Allergy Season Switch
Tuesday, September 26, 2006
It could be a tough fall allergy season, and not just because of the ragweed count. Another problem, say some experts, is an ingredient many drug companies have begun putting in nonprescription decongestants in place of pseudoephedrine.
The active ingredient in Sudafed and other oral decongestants, pseudoephedrine will be subject to new federal sales restrictions starting Saturday. Officials hope the limits -- which require that all pseudoephedrine products be kept behind store counters or in locked cases and that buyers show an ID and have their purchases logged and limited to a few each month -- will curb illegal production of crystal methamphetamine, an addictive drug that is commonly made with pseudoephedrine.
But decongestant manufacturers aren't willing to gamble that millions of people with allergies and colds -- who together spend more than $400 million a year on oral decongestants -- will put up with such inconveniences at the sales counter. So drug companies have been taking the pseudoephedrine out of many over-the-counter products and replacing it with an older ingredient, phenylephrine.
Call it a step up for phenylephrine, which previously had been relegated mostly to shorter-acting decongestant nasal sprays, such as some Neo-Synephrine and Vicks Sinex products.
Phenylephrine had been on the market for decades when the Food and Drug Administration in 1972 reviewed all nonprescription ingredients being sold. An agency review panel published a report in 1976 classifying the drug as "generally recognized as safe and effective" at a 10 milligram dose without calling for any new studies.
But phenylephrine may not have the punch of the star performer it is replacing. Writing in a prominent allergy journal, two University of Florida research pharmacists recently questioned the effectiveness of the 10 mg dose and the clinical evidence offered in support of the review panel's decision.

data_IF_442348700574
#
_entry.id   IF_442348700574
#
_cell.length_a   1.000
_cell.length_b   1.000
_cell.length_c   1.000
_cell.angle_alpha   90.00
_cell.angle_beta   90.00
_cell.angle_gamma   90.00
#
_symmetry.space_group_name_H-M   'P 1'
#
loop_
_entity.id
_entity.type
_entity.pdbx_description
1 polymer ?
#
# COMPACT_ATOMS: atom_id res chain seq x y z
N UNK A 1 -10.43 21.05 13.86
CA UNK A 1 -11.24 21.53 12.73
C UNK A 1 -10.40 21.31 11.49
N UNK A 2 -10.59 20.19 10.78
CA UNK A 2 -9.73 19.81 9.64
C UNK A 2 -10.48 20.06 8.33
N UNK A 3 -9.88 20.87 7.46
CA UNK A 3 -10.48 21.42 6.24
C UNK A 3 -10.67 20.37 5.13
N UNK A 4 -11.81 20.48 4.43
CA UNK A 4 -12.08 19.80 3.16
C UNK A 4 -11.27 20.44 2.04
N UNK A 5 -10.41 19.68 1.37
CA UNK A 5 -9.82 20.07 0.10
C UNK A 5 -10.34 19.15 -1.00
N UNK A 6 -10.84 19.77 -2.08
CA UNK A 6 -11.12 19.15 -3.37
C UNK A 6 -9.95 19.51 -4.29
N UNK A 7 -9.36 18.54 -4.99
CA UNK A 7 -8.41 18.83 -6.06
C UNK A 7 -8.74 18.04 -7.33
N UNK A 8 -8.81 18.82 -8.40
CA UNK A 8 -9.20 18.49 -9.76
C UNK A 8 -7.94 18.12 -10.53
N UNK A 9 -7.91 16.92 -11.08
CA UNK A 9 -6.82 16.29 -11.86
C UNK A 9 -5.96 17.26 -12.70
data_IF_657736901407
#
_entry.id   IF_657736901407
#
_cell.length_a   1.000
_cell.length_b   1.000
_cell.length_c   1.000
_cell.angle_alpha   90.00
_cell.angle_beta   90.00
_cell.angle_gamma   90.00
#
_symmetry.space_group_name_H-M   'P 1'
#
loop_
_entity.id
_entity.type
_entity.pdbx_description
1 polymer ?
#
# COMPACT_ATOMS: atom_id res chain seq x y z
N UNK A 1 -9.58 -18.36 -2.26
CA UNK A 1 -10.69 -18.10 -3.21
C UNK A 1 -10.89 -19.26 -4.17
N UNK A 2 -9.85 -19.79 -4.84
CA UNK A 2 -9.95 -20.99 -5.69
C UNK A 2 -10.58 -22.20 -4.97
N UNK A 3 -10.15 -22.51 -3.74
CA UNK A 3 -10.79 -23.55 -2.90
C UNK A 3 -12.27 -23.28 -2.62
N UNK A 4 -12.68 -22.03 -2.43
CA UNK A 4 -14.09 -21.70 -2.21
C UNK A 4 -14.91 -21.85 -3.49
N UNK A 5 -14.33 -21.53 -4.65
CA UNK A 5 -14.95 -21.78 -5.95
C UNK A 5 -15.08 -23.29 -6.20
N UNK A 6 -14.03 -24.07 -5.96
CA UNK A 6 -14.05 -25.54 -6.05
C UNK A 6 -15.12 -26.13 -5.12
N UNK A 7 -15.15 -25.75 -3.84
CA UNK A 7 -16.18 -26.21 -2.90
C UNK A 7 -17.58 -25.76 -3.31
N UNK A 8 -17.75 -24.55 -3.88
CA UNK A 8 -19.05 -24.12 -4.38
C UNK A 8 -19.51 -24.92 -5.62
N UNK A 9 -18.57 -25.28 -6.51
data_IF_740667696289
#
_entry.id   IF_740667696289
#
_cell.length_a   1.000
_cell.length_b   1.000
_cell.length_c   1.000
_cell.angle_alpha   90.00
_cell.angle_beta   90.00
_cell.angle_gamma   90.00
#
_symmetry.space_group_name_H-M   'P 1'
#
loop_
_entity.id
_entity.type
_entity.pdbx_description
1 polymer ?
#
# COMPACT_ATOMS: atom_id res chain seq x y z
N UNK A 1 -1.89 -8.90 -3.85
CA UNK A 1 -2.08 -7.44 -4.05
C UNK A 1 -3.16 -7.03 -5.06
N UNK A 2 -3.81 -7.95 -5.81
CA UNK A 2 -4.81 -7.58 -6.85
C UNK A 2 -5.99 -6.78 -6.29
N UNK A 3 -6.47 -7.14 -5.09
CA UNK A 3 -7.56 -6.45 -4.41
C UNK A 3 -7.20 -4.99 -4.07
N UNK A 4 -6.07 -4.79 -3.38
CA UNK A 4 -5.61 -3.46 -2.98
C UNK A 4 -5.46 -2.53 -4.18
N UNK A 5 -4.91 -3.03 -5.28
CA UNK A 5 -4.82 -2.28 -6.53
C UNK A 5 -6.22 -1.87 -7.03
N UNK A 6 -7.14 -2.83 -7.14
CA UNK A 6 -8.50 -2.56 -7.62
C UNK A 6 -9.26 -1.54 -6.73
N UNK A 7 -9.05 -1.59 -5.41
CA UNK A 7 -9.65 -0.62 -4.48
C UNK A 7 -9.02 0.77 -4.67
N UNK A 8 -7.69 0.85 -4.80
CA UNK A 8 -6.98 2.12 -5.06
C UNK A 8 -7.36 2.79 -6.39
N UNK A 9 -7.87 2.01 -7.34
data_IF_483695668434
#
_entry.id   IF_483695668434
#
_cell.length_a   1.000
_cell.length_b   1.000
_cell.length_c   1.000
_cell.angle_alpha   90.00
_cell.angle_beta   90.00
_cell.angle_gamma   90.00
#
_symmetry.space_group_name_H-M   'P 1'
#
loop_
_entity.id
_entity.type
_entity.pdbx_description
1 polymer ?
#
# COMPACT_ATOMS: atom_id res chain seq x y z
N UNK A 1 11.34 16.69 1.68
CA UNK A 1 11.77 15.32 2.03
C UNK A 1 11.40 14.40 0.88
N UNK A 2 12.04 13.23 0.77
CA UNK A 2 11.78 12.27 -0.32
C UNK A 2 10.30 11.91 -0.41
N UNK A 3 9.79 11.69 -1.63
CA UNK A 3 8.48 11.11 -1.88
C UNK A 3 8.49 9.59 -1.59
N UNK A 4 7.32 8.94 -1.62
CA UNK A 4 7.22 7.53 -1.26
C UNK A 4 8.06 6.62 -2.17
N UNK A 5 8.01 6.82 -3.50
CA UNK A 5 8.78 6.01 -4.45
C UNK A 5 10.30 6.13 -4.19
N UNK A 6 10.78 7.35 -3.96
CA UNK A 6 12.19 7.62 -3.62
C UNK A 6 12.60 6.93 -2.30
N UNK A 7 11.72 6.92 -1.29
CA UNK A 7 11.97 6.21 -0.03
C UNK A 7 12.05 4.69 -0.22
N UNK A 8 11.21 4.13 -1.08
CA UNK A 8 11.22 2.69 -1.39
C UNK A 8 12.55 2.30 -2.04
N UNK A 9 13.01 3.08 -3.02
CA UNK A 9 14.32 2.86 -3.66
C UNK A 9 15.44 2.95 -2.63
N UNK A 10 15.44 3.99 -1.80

In their peer-reviewed letter, published in July in the Journal of Allergy and Clinical Immunology, Leslie Hendeles and Randy Hatton report they were able to track down 11 of the 13 phenylephrine studies -- most of them unpublished -- that the panel reviewed. Of these 11, they found, only four showed the drug to be effective at the 10 mg dose.
After submitting the letter, Hendeles and Hatton found four additional studies. Two, Hendeles says, showed the drug ineffective at the 10 mg dose, one showed borderline effectiveness, and one showed effectiveness at 25 mg, but not at 10.
Rep. Henry Waxman (D-Calif.) the ranking minority member of the House Committee on Government Reform, has asked acting Food and Drug Administration (FDA) commissioner Andrew von Eschenbach to decide whether new studies are needed. The FDA's response, for now, is no, because, according to David W. Boyer, the agency's commissioner for legislation, the FDA is not aware of any data that refute the 1976 report.
The Consumer Healthcare Products Association (CHPA), which represents nonprescription drug manufacturers, has issued a statement defending phenylephrine's effectiveness. "No new data has been presented that disputes FDA's conclusion," wrote the group.
But some experts say data published since the '70s on phenylephrine do raise relevant questions. Some of this data concerns phenylephrine's effect on blood pressure.
Phenylephrine was first marketed as a drug to treat low blood pressure, which it does in the same way it relieves nasal congestion, by constricting blood vessels. A 1988 review article in Medical Toxicology found it would take at least 45 mg of oral phenylephrine to begin to raise blood pressure, an indication of the dose at which the drug starts working.
And a 1982 study in the European Journal of Clinical Pharmacology found that only 38 percent of a phenylephrine dose gets into the bloodstream. William Barr, head of the Center for Clinical Drug Studies at Virginia Commonwealth University, in Richmond, and other researchers say enzymes inactivate much of the phenylephrine dose in the gut, before it reaches the bloodstream from where it travels to the nasal passages -- suggesting a larger dose may be needed to be effective. Pseudoephedrine reaches the bloodstream at about 90 percent of its original strength.